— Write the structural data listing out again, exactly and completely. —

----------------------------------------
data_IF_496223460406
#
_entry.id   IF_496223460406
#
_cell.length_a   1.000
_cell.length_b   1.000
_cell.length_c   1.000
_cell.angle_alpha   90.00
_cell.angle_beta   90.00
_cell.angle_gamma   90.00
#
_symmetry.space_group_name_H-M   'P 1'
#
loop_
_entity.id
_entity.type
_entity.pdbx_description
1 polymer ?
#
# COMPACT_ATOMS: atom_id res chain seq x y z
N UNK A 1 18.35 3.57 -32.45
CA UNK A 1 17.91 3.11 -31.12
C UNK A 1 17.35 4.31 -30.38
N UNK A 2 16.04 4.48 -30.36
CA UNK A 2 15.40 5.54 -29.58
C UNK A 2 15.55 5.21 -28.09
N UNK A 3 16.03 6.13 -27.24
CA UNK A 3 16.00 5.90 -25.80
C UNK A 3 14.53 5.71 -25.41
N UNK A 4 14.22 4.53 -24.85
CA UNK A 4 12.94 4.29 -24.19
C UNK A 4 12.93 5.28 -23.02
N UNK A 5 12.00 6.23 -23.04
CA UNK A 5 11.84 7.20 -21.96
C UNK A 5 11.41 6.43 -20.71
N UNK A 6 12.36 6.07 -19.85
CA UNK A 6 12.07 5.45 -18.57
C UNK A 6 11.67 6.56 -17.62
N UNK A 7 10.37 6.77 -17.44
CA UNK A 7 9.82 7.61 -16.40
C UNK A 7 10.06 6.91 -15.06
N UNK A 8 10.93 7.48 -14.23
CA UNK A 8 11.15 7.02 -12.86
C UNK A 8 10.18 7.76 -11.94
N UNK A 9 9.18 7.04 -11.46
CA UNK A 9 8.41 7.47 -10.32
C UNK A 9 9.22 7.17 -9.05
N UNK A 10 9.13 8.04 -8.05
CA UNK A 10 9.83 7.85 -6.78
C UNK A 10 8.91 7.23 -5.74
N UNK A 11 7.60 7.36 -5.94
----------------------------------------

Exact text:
data_IF_496223460406
#
_entry.id   IF_496223460406
#
_cell.length_a   1.000
_cell.length_b   1.000
_cell.length_c   1.000
_cell.angle_alpha   90.00
_cell.angle_beta   90.00
_cell.angle_gamma   90.00
#
_symmetry.space_group_name_H-M   'P 1'
#
loop_
_entity.id
_entity.type
_entity.pdbx_description
1 polymer ?
#
# COMPACT_ATOMS: atom_id res chain seq x y z
N UNK A 1 18.35 3.57 -32.45
CA UNK A 1 17.91 3.11 -31.12
C UNK A 1 17.35 4.31 -30.38
N UNK A 2 16.04 4.48 -30.36
CA UNK A 2 15.40 5.54 -29.58
C UNK A 2 15.55 5.21 -28.09
N UNK A 3 16.03 6.13 -27.24
CA UNK A 3 16.00 5.90 -25.80
C UNK A 3 14.53 5.71 -25.41
N UNK A 4 14.22 4.53 -24.85
CA UNK A 4 12.94 4.29 -24.19
C UNK A 4 12.93 5.28 -23.02
N UNK A 5 12.00 6.23 -23.04
CA UNK A 5 11.84 7.20 -21.96
C UNK A 5 11.41 6.43 -20.71
N UNK A 6 12.36 6.07 -19.85
CA UNK A 6 12.07 5.45 -18.57
C UNK A 6 11.67 6.56 -17.62
N UNK A 7 10.37 6.77 -17.44
CA UNK A 7 9.82 7.61 -16.40
C UNK A 7 10.06 6.91 -15.06
N UNK A 8 10.93 7.48 -14.23
CA UNK A 8 11.15 7.02 -12.86
C UNK A 8 10.18 7.76 -11.94
N UNK A 9 9.18 7.04 -11.46
CA UNK A 9 8.41 7.47 -10.32
C UNK A 9 9.22 7.17 -9.05
N UNK A 10 9.13 8.04 -8.05
CA UNK A 10 9.83 7.85 -6.78
C UNK A 10 8.91 7.23 -5.74
N UNK A 11 7.60 7.36 -5.94